In a filing available at Burlington’s United States District Court, Long Trail accuses the cereal brand, now owned by the Kellogg Company, of “trademark infringement, unfair competition and deceptive trade practices.”
What did the crunchy folks do wrong? For one thing, their packaging used the slogan “take a hike,” which was part of a logo trademarked by LTBC in November 1996. The same logo, which LTBC has been putting on its raisin- and- peanut-based trail mix since 2005, also features “an image of a person hiking while wearing a backpack and carrying a walking stick or hiking pole.”
Believe it or not, in 2007 Bear Naked began to market its own trail mix — with cashews, dried cherries and oats — in packaging that included both the “take a hike” catchphrase and a picture of a mountaineer “wearing a backpack and carrying a walking stick.”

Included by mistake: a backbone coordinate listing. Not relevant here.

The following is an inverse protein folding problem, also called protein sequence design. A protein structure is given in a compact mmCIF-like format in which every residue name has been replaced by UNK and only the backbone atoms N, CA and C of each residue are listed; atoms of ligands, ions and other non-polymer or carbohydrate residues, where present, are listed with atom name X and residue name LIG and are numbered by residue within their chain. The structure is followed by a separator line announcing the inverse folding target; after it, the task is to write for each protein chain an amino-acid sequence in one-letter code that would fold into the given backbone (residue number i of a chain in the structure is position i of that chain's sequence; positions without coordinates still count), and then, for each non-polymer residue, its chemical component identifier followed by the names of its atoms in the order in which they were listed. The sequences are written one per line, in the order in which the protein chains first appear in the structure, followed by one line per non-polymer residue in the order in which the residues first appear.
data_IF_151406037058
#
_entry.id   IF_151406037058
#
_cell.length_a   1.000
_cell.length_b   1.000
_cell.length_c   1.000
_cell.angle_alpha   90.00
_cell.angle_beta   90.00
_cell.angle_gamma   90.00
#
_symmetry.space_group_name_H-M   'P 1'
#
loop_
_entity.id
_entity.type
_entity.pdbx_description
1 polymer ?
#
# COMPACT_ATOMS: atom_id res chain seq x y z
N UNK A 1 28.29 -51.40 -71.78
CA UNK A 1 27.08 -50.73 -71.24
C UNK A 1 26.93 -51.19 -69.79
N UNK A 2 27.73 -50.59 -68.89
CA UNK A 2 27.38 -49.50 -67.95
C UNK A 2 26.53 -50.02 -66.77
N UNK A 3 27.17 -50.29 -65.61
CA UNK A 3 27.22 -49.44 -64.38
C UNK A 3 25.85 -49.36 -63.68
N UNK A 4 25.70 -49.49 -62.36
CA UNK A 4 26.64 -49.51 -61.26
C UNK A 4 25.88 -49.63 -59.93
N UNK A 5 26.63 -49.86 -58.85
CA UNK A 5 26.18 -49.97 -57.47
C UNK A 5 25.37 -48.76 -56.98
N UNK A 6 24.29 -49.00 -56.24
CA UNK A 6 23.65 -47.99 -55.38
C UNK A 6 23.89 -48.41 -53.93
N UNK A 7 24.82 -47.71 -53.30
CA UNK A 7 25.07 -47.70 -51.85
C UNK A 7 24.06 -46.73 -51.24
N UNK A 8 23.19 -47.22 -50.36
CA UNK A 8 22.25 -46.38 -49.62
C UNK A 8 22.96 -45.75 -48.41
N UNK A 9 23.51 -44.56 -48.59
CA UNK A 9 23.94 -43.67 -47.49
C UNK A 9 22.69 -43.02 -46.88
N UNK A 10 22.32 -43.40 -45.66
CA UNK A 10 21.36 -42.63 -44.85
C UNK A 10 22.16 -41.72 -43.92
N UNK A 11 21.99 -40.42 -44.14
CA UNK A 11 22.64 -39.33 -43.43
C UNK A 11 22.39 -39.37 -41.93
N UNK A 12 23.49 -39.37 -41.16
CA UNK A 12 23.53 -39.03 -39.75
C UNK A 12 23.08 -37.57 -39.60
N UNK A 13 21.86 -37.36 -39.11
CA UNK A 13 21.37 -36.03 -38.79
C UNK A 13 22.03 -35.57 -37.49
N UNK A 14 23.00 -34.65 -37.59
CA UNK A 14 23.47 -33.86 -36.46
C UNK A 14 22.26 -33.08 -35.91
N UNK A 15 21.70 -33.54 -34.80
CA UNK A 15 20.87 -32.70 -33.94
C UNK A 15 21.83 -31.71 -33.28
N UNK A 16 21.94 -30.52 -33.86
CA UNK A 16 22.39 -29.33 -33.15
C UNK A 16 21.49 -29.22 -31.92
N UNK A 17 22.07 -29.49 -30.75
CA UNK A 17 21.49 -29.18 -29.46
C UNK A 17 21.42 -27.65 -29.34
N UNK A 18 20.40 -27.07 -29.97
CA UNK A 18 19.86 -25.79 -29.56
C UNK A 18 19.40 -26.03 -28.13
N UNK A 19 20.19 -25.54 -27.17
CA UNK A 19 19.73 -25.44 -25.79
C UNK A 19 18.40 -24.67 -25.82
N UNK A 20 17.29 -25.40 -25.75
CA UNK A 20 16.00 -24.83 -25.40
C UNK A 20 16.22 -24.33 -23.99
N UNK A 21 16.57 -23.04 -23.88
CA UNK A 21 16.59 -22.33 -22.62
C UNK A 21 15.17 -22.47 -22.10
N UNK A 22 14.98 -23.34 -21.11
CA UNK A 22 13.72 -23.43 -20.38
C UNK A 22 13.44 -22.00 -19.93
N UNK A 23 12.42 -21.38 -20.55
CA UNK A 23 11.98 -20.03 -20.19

In February, the brewery sent Bear Naked a cease-and-desist order. A month later, Kellogg responded by email to say “the company would send a full response.” It never did.
“Bear Naked’s acts are calculated . . . and are likely to cause confusion or mistake and deceive consumers,” the filing continues. In addition to retaining the exclusive use of its slogan and the hiker logo, LTBC is seeking significant financial compensation, including all of Bear Naked’s profits from the offending trail mix, plus damages and legal fees. And the brewery is asking that all packaging bearing its “registered mark” be destroyed.
A representative from Long Trail declined to comment, Bear Naked was unable to as of press time. It does, however, appear that Bear Naked has revamped its packaging. The hiker logo and phrase are nowhere to be found on the company’s website. An item in its online FAQ reads: “The packaging is different, has the product changed?” The response: “No need to worry, our product has not changed . . . we have, however, evolved our packaging to a new look that we hope you will love as much as we do.” Nice spin.